Film
Sep 4, 2012

G.L.O.W IS NOT A DOCUMENTARY TO MISS

The words “professional wrestling” typically evoke thoughts of scantily clad, oversized men with femininely long hair tossing one another around. The film G.L.O.W.: The Story of the Glorious Ladies of Wrestling paints a different picture, showing audiences what other thoughts those same words could have conveyed and, for a brief time, did.

“If you’re not watching wrestling, you’re missing a big part of our culture,” says a short-of-breath Phil Donahue after stepping into the ring with some of G.L.O.W.’s finest. The statement couldn’t better reflect the 80s excess that made the show a staple of its time. The first and only of its kind, G.L.O.W. made female wrestling seem more feminine than brutish. With a cast made up of heroes, villains, the sexy and the strongest of women, G.L.O.W. had a little something for everyone, from the child looking for a hero or role model to the channel surfer looking for the best in entertainment. Described as a “Vaudevillian show, mixed with a little SNL mixed with female wrestling,” by wrestler Americana, the show was an amalgamation of comedic skits, athletics and cultural odes, apparent in the costumes, cast-starring commercials and hip hop musical numbers.

This documentary takes viewers into the world behind the fun, a mesh of stories of triumph, aspiration, tragedy and camaraderie. In it, we learn of the intense, often tormenting mentorship from Matt Cimber, the show’s director, whose commentary on the women’s weight and dietary habits often seemed more bullying than inspiring. Viewers are also shown the strict lifestyle pushed onto the wrestlers, a set of curfews, rules about who could hang out with whom and fines for misbehaving. “They didn’t want us to have a life outside of G.L.O.W.,” assesses Lightning, one of the many wrestlers featured in the documentary.

But the documentary’s tone is far from tragic. As implicated by the show’s content and its effect on viewers, G.L.O.W. was a good time, one of the best in the lives of many of the wrestlers that made it such a hit. The audience can see this in the affectionate way many of the interview subjects describe their time spent with the cast and production team as well as the photos of parties and backstage hangouts that get a good amount of screen time. The nostalgia inspired by the making of this film led to a cast reunion, the first since the show’s final broadcast in 1990. Included in the documentary, this gathering allows viewers to see how lasting the bonds described by those interviewed truly were. The cast’s emotional reactions carry the audience throughout G.L.O.W. When their tones change, the film’s overall feel does as well, effectively leading viewers from beginning to end both smoothly and quickly. Because of this, not a single documented event feels abrupt, and the world that G.L.O.W. portrays feels as if it momentarily becomes a part of your own. After seeing it, the words “professional wrestling,” might bring an entirely new thought to mind.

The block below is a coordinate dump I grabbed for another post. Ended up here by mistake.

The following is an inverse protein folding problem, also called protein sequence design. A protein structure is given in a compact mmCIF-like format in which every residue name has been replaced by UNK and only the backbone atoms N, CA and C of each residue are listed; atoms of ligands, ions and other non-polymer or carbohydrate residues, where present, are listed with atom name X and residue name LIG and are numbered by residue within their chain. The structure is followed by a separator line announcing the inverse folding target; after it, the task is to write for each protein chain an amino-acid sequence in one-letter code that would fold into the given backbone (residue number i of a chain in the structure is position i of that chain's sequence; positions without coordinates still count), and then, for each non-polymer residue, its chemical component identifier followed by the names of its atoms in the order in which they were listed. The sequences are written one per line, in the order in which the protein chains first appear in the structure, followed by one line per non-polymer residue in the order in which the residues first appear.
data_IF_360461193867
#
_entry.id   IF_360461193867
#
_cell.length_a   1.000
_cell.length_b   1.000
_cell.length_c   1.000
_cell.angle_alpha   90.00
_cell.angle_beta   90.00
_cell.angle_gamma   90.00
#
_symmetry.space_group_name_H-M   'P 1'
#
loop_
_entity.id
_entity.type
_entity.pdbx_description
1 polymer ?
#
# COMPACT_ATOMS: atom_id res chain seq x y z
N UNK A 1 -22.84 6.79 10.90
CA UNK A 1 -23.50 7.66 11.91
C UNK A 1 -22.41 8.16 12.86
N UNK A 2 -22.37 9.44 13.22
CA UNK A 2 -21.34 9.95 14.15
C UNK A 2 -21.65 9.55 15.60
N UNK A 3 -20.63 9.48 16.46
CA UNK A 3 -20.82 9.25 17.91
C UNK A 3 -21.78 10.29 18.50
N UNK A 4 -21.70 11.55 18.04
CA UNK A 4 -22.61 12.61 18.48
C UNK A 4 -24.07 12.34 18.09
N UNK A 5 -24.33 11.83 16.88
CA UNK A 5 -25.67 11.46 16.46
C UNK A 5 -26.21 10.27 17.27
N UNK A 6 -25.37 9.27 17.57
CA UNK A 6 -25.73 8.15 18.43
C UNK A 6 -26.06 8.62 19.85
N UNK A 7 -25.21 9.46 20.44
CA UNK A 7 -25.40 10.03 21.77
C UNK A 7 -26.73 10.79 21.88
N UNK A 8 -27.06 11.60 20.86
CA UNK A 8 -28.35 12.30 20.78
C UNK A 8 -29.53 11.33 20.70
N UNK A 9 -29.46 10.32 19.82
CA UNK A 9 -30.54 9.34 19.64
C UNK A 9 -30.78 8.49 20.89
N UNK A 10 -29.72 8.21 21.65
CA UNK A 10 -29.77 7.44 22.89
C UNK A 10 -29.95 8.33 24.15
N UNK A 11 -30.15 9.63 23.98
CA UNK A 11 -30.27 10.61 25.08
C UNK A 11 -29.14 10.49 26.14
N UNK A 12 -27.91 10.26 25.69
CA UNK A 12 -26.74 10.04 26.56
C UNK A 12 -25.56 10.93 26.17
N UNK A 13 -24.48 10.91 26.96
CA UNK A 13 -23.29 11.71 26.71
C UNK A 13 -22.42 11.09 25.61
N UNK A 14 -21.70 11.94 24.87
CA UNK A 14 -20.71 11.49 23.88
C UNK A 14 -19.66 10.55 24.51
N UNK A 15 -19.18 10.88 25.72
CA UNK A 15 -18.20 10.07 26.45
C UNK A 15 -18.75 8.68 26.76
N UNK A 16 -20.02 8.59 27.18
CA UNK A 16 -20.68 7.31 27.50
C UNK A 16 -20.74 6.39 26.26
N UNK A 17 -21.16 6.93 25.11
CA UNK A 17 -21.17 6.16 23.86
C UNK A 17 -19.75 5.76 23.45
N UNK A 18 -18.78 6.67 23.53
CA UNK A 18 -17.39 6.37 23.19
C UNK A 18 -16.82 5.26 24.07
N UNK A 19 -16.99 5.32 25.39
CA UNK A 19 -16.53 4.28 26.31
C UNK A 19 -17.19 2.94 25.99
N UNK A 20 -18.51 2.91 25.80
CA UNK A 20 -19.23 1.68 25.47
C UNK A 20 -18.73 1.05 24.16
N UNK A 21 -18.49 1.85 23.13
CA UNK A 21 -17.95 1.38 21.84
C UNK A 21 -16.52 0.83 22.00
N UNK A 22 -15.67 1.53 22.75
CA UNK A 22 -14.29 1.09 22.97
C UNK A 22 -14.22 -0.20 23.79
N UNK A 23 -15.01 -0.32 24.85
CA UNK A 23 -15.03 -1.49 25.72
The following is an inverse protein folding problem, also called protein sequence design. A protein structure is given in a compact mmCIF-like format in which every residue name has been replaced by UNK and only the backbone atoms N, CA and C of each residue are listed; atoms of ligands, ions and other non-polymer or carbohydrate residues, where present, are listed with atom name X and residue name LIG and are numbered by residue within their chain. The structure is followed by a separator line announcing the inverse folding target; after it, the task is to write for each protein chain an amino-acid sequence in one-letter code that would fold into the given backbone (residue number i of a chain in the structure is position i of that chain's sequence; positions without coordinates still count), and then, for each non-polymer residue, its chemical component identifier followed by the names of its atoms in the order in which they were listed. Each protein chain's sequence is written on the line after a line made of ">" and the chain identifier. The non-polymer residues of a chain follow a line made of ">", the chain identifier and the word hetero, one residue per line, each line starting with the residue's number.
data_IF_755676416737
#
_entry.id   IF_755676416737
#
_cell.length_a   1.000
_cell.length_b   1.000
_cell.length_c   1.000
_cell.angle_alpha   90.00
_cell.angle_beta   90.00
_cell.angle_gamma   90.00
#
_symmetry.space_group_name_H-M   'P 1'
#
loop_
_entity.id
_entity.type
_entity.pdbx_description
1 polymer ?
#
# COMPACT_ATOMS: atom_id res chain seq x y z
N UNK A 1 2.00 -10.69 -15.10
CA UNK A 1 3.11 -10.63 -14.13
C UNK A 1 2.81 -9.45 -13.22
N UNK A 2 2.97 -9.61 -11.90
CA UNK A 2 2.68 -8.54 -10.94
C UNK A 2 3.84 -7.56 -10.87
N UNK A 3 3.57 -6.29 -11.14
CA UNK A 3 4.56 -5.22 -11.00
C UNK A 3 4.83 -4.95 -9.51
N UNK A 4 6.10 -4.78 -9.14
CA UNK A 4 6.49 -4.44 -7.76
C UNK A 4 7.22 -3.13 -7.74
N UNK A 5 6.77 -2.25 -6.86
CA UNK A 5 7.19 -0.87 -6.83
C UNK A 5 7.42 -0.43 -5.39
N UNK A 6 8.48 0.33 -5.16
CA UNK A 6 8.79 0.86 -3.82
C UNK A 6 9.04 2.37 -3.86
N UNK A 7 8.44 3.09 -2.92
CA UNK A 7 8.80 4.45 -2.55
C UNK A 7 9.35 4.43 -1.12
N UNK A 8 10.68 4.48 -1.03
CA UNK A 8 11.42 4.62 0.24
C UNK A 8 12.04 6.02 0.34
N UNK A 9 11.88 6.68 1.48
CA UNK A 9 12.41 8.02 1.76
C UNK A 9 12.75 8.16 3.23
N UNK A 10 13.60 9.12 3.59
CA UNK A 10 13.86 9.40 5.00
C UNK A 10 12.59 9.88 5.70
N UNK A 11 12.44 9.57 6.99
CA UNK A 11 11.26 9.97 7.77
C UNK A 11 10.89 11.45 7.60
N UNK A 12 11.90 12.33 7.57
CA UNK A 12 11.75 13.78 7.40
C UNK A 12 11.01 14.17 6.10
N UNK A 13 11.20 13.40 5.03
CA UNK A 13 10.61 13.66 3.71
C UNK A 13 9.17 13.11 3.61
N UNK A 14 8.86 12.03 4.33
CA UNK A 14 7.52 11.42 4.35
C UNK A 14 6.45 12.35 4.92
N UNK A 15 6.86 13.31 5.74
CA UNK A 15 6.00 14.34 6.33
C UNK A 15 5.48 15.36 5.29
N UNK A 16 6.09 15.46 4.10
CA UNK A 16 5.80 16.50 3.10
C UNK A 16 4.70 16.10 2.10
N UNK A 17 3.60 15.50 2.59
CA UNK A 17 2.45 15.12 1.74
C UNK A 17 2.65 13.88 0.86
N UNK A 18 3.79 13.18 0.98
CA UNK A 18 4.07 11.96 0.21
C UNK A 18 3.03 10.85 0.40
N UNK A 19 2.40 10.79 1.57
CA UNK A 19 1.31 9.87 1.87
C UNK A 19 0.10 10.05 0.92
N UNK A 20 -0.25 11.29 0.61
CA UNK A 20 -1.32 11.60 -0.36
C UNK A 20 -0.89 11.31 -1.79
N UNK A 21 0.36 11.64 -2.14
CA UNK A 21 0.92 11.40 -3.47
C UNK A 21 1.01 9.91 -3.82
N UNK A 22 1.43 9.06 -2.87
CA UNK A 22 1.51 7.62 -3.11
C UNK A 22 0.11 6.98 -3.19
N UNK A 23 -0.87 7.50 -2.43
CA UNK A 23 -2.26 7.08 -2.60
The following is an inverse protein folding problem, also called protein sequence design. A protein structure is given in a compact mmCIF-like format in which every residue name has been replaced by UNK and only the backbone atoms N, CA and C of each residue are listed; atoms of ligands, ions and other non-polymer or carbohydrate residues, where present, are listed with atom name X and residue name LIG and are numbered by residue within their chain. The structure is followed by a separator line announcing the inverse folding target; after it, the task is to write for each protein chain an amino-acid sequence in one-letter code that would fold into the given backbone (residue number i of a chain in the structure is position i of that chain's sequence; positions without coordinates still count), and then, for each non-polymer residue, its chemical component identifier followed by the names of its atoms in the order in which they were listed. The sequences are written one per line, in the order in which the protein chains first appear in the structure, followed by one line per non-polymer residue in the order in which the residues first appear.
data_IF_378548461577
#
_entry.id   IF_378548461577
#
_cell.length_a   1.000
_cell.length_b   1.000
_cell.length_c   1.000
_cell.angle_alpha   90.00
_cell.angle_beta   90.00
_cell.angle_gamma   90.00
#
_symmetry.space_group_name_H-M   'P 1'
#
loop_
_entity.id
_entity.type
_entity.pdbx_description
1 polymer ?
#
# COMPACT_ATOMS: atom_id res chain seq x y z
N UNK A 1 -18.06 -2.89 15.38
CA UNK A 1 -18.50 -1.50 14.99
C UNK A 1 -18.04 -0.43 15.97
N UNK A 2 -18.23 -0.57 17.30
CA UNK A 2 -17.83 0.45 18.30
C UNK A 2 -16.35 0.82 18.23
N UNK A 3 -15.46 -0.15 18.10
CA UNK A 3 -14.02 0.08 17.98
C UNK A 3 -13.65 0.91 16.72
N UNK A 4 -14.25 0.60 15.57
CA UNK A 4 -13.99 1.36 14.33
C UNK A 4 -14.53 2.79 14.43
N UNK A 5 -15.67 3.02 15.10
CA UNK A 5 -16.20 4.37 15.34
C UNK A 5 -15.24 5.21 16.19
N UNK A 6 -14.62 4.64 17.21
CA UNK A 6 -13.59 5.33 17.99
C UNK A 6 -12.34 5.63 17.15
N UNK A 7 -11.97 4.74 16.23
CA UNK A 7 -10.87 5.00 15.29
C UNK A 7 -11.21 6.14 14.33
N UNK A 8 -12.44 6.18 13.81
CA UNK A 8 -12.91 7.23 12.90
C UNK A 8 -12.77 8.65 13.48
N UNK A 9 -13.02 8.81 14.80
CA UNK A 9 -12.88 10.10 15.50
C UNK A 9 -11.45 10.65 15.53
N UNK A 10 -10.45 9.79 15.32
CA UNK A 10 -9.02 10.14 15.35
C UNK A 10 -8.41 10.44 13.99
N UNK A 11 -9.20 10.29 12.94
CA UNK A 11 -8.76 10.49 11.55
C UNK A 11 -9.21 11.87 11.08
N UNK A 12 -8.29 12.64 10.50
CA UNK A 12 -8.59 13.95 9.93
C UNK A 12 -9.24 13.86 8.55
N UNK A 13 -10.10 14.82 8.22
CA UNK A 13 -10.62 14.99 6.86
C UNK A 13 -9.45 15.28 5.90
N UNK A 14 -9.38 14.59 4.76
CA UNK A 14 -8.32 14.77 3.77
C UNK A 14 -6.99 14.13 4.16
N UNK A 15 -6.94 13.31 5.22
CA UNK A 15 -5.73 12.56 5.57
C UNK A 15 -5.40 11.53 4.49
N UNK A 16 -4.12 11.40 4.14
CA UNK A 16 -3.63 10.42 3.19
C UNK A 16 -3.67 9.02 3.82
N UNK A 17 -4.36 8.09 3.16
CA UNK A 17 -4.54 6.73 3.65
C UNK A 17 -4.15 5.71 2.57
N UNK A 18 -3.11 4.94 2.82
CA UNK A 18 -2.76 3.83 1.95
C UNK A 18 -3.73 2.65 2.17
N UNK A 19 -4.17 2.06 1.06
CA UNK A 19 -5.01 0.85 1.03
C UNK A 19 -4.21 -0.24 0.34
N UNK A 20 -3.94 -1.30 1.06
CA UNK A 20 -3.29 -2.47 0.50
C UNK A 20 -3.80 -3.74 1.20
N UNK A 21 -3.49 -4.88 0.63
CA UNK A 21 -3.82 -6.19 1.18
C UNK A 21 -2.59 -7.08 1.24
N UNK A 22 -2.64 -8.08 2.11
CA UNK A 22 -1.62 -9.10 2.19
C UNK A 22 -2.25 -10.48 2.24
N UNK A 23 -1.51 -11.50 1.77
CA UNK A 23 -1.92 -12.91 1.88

G.L.O.W has been making the festival circuit and just won the Audience Choice Award for Best Documentary at the 14th Annual Sidewalk Film Festival.

Check out the trailer here and follow them on Twitter for information about screenings near you! They will be playing the United Film Festival in Chicago and San Francisco next!